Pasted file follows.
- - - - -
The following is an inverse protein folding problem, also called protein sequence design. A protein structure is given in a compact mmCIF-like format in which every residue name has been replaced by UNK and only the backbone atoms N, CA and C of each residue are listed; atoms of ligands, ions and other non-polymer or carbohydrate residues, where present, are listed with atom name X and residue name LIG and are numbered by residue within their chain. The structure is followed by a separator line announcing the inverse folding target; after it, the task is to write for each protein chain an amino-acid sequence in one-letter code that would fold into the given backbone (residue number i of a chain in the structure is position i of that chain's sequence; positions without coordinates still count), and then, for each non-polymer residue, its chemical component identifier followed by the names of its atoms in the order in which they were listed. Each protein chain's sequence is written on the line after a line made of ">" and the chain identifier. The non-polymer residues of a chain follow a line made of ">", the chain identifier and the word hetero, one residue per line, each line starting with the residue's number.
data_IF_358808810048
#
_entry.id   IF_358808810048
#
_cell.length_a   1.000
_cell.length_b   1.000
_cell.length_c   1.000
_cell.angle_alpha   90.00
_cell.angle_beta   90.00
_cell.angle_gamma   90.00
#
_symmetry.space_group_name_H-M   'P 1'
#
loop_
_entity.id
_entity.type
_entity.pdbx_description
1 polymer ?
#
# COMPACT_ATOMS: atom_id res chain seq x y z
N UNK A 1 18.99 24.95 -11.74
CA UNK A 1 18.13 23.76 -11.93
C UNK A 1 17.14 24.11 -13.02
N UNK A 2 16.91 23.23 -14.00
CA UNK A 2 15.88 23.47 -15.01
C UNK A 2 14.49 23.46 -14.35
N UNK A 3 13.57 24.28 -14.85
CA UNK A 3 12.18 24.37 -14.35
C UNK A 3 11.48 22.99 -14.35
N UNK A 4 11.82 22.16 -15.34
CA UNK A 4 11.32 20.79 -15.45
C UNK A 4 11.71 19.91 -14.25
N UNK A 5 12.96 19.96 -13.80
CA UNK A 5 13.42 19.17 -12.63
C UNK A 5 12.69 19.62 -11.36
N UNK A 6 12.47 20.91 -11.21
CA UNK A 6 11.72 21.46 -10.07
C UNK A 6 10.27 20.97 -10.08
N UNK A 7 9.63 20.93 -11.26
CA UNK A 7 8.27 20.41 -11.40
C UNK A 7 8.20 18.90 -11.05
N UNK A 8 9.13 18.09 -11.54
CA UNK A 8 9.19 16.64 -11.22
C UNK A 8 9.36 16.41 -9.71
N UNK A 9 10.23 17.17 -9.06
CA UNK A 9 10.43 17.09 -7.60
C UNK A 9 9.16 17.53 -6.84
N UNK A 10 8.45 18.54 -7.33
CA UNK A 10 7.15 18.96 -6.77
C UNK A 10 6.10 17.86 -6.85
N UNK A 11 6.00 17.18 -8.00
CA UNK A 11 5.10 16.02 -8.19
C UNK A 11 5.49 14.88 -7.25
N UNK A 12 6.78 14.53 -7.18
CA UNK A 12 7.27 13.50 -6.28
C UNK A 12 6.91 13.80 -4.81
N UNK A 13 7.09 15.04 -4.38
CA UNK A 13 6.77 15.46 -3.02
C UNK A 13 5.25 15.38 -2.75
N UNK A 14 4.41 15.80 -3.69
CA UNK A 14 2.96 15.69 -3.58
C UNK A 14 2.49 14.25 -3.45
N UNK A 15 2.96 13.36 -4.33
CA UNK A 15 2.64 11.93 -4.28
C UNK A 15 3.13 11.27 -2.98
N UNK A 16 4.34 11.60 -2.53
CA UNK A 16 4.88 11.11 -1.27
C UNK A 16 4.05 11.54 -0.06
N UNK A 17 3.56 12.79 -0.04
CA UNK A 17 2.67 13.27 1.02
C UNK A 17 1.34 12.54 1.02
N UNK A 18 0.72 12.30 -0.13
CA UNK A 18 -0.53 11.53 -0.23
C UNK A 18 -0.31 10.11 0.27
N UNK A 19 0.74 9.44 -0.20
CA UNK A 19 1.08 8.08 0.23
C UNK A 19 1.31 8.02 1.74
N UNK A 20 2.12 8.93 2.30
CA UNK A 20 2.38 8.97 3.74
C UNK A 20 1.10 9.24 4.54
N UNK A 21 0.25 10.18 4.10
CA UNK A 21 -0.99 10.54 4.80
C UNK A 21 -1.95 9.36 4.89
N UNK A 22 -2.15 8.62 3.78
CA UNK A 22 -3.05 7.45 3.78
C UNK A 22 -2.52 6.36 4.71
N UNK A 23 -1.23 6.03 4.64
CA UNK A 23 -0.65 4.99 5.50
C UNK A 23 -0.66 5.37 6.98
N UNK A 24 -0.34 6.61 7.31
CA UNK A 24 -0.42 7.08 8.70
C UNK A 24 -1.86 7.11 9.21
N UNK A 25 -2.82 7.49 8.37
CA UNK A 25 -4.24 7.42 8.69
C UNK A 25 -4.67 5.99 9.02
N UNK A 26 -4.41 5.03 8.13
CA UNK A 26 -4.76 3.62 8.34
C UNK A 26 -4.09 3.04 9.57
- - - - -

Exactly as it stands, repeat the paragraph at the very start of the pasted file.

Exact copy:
The following is an inverse protein folding problem, also called protein sequence design. A protein structure is given in a compact mmCIF-like format in which every residue name has been replaced by UNK and only the backbone atoms N, CA and C of each residue are listed; atoms of ligands, ions and other non-polymer or carbohydrate residues, where present, are listed with atom name X and residue name LIG and are numbered by residue within their chain. The structure is followed by a separator line announcing the inverse folding target; after it, the task is to write for each protein chain an amino-acid sequence in one-letter code that would fold into the given backbone (residue number i of a chain in the structure is position i of that chain's sequence; positions without coordinates still count), and then, for each non-polymer residue, its chemical component identifier followed by the names of its atoms in the order in which they were listed. Each protein chain's sequence is written on the line after a line made of ">" and the chain identifier. The non-polymer residues of a chain follow a line made of ">", the chain identifier and the word hetero, one residue per line, each line starting with the residue's number.